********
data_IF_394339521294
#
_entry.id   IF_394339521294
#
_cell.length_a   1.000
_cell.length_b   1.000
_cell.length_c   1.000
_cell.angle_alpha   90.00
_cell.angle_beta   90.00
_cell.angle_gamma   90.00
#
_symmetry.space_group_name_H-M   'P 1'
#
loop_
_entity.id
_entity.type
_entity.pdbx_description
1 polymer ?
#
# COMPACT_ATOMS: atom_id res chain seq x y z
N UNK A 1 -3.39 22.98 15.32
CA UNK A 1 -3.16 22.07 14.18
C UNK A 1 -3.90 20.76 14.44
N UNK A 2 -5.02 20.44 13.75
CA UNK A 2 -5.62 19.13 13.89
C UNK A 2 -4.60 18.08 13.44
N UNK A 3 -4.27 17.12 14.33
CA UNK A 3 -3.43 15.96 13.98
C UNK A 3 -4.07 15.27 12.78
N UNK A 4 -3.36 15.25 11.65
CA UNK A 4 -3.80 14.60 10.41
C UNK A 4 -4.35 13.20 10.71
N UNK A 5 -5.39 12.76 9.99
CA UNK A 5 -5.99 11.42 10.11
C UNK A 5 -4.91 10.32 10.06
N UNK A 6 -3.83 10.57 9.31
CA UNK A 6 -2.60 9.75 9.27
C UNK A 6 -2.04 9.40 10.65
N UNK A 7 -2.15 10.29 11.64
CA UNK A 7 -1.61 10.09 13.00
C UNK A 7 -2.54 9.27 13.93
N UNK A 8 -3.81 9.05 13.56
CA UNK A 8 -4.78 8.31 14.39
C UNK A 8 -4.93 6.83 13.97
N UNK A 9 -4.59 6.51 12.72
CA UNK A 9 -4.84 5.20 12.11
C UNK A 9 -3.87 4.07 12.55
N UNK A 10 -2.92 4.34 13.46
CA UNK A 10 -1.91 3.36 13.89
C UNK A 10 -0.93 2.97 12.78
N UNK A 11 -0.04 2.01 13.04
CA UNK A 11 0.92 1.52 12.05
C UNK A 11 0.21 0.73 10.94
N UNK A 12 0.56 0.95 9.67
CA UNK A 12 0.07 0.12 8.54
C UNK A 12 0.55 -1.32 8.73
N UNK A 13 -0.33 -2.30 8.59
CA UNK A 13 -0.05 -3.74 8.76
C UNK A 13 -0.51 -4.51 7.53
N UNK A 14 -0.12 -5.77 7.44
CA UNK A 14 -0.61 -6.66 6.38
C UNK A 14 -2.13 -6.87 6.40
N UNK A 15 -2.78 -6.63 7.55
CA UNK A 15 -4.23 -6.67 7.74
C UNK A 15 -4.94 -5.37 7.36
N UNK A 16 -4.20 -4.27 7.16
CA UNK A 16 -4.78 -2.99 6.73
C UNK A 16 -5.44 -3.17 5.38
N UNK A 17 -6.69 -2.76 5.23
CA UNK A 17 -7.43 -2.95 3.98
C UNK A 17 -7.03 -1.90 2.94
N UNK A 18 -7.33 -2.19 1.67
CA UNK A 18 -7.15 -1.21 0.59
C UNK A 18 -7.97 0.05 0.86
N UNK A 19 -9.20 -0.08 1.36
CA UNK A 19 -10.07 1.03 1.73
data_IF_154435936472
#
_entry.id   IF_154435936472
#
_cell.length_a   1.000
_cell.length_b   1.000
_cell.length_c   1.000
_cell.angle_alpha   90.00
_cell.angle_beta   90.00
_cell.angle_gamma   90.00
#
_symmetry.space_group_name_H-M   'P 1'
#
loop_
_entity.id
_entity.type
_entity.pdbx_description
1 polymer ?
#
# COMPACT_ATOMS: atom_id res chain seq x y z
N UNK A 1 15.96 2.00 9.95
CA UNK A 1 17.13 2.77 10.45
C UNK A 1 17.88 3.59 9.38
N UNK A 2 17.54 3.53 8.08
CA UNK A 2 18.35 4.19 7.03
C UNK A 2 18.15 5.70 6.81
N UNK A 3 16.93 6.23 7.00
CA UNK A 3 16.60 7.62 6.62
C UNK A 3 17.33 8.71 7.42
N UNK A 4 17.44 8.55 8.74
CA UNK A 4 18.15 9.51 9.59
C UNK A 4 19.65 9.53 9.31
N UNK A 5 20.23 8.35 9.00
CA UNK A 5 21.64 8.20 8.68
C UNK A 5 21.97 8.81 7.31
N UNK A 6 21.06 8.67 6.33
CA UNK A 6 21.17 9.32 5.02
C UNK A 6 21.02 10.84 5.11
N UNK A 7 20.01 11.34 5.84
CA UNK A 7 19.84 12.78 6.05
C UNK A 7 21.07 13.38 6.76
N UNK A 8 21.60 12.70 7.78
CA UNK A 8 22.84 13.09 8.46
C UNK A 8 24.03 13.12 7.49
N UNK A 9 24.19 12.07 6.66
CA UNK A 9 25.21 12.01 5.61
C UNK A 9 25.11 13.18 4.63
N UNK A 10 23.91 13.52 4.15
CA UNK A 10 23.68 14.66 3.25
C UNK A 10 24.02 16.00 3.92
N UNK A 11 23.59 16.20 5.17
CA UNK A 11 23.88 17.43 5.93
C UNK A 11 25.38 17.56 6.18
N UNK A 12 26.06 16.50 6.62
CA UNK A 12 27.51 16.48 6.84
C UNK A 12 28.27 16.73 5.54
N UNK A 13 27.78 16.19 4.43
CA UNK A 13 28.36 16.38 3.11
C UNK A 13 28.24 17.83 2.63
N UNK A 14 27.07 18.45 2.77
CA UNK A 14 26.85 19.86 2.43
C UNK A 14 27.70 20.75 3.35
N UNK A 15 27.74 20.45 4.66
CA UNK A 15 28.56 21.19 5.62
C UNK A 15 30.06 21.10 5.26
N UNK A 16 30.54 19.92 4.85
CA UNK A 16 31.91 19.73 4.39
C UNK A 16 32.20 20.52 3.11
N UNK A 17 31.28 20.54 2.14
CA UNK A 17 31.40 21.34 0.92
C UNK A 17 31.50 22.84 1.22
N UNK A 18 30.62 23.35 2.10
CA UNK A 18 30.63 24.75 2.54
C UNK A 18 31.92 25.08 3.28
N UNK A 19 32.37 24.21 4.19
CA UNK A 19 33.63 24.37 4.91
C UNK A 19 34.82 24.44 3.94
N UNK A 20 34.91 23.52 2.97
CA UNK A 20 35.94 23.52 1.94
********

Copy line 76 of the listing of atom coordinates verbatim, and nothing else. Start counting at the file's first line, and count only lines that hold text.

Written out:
CA UNK A 19 -10.07 1.03 1.73